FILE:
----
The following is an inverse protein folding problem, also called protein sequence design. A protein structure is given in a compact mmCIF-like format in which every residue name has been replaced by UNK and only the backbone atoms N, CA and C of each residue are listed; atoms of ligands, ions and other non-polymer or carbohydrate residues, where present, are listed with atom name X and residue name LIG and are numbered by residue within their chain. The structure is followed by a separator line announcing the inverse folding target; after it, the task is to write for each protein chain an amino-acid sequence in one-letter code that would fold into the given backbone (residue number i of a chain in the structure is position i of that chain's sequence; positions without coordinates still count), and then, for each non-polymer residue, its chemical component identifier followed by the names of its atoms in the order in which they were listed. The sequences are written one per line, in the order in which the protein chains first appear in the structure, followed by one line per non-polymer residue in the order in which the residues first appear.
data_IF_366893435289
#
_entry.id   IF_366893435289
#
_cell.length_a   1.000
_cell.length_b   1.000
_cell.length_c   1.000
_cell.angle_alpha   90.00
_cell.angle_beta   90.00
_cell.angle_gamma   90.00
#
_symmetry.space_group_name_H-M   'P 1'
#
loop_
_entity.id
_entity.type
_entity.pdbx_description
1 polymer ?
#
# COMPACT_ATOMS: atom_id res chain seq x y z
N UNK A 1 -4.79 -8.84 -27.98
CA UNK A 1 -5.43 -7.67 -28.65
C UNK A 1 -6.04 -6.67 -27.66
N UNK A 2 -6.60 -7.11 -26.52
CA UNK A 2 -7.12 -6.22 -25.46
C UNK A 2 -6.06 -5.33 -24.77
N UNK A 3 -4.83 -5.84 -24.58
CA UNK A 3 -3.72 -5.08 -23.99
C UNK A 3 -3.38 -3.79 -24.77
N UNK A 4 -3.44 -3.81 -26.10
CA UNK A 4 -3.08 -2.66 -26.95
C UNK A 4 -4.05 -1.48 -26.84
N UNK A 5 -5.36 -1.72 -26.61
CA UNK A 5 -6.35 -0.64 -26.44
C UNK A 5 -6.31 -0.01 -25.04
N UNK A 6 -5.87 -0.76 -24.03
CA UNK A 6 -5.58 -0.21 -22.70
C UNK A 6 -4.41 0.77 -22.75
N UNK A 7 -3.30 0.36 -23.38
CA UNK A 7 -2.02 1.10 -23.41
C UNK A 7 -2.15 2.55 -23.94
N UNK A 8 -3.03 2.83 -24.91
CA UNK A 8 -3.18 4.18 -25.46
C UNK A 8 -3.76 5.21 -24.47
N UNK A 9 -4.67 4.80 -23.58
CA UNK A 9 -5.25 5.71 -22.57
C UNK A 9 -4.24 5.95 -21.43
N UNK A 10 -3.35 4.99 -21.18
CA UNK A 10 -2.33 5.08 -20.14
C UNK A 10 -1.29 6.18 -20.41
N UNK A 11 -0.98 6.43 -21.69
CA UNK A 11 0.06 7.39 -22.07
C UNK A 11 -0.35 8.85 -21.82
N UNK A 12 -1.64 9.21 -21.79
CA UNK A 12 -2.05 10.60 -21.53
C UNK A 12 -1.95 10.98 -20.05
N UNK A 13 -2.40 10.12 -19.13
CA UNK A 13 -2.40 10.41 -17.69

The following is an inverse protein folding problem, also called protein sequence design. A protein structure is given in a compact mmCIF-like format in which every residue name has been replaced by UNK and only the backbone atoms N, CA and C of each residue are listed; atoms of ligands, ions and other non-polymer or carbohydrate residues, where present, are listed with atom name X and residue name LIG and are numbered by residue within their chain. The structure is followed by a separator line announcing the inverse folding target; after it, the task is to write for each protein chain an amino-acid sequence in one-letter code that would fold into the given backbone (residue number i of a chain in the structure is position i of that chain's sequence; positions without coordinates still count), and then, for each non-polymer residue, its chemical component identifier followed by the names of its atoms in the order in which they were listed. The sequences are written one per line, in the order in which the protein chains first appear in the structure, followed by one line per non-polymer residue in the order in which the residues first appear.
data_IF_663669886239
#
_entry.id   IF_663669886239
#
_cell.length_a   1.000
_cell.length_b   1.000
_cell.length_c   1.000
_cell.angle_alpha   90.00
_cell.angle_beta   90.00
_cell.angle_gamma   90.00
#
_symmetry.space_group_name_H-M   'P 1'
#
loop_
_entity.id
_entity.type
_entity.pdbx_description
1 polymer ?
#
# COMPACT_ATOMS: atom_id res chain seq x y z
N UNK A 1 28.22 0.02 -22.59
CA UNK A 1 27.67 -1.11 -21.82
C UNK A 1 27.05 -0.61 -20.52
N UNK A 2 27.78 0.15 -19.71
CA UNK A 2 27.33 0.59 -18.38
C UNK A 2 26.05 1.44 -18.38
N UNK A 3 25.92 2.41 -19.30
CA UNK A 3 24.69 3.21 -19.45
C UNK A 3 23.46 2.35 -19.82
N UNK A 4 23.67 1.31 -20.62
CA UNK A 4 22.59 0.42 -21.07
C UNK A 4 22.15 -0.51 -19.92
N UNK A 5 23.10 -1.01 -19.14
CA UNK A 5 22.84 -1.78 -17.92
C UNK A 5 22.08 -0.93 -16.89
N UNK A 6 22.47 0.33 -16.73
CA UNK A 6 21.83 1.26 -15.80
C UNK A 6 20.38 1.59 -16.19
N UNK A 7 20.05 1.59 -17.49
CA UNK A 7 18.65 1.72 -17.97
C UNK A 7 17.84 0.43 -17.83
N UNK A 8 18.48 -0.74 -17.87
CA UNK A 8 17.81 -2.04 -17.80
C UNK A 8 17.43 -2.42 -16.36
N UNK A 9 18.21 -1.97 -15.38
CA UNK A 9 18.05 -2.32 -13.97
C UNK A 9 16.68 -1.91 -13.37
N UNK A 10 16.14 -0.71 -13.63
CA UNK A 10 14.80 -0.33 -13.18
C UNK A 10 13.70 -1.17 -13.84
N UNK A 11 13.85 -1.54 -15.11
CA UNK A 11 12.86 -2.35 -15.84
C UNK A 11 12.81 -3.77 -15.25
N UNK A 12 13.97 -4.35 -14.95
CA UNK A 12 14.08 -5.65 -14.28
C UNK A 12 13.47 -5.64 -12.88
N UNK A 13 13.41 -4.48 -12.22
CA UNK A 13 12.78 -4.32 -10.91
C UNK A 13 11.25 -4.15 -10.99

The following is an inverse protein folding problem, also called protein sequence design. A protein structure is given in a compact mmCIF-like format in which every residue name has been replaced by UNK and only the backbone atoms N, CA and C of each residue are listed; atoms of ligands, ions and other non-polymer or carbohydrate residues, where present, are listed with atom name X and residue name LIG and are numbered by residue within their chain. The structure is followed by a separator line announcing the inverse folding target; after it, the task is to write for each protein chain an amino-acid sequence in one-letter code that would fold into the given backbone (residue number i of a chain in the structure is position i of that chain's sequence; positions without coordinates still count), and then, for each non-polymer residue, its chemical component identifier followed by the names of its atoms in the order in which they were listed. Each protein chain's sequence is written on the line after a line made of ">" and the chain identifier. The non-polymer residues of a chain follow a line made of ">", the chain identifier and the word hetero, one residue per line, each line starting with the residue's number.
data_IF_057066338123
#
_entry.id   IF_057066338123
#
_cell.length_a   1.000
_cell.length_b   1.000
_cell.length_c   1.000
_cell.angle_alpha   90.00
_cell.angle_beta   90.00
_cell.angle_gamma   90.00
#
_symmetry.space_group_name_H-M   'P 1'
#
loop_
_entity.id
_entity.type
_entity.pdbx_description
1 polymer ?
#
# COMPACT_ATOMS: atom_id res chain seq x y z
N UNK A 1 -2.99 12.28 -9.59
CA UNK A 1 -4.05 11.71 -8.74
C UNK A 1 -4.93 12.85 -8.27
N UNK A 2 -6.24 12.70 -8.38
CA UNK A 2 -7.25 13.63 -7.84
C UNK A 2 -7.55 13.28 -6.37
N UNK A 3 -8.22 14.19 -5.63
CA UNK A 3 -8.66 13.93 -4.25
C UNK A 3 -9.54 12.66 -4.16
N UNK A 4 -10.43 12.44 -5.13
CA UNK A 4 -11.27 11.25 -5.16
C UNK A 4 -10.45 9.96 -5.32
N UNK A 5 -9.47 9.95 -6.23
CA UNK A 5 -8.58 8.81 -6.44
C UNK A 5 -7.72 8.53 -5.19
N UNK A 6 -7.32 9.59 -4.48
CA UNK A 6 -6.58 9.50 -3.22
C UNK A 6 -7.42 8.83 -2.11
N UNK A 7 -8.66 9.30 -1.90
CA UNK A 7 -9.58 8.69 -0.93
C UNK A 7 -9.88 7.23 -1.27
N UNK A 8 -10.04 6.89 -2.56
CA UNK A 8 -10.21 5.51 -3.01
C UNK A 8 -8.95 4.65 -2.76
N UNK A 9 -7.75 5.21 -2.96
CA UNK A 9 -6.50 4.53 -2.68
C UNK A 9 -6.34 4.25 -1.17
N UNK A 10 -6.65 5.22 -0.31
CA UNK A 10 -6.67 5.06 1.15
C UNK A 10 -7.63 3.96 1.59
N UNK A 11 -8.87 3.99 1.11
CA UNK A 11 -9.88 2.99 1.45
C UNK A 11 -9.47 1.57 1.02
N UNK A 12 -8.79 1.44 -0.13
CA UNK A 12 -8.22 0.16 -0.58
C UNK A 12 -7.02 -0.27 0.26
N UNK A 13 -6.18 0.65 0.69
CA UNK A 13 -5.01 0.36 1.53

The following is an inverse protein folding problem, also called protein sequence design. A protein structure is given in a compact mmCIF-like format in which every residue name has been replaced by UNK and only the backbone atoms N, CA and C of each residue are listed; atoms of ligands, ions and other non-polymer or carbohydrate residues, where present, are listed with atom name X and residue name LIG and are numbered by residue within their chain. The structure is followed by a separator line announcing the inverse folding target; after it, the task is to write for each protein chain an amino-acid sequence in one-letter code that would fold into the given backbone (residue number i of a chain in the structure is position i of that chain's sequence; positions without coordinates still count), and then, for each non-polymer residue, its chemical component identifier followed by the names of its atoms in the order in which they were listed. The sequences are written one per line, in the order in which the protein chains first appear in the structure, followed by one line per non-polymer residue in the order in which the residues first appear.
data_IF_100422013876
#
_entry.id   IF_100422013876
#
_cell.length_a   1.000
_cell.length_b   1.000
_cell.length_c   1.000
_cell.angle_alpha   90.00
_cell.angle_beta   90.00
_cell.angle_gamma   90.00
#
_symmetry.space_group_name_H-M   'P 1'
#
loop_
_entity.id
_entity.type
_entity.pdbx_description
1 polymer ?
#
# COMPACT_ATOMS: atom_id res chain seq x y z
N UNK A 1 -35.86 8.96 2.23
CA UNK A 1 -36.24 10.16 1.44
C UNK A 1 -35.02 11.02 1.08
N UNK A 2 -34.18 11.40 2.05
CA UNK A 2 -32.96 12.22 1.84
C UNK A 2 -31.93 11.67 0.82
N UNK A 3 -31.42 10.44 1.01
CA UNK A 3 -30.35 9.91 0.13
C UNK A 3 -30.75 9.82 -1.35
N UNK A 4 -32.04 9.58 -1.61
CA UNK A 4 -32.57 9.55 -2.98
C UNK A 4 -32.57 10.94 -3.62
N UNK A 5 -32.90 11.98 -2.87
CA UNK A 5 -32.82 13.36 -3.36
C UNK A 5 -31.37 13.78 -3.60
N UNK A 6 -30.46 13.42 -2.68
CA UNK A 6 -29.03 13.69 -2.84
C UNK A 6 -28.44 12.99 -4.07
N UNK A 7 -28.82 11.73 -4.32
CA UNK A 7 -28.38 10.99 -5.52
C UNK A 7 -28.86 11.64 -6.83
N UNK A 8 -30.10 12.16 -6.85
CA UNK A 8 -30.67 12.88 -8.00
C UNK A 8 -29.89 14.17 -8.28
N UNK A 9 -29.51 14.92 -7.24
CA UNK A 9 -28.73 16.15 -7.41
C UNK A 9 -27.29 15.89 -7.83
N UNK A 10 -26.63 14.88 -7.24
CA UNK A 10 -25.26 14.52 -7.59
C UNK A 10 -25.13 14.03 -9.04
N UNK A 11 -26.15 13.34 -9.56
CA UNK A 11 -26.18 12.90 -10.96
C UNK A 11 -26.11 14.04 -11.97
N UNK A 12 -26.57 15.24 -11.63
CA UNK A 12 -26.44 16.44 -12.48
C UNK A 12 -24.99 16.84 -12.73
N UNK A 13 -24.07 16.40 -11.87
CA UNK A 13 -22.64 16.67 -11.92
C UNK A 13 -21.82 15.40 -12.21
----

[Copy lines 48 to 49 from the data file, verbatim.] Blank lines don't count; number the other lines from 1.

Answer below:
C UNK A 9 -4.24 5.95 -21.43
N UNK A 10 -3.35 4.99 -21.18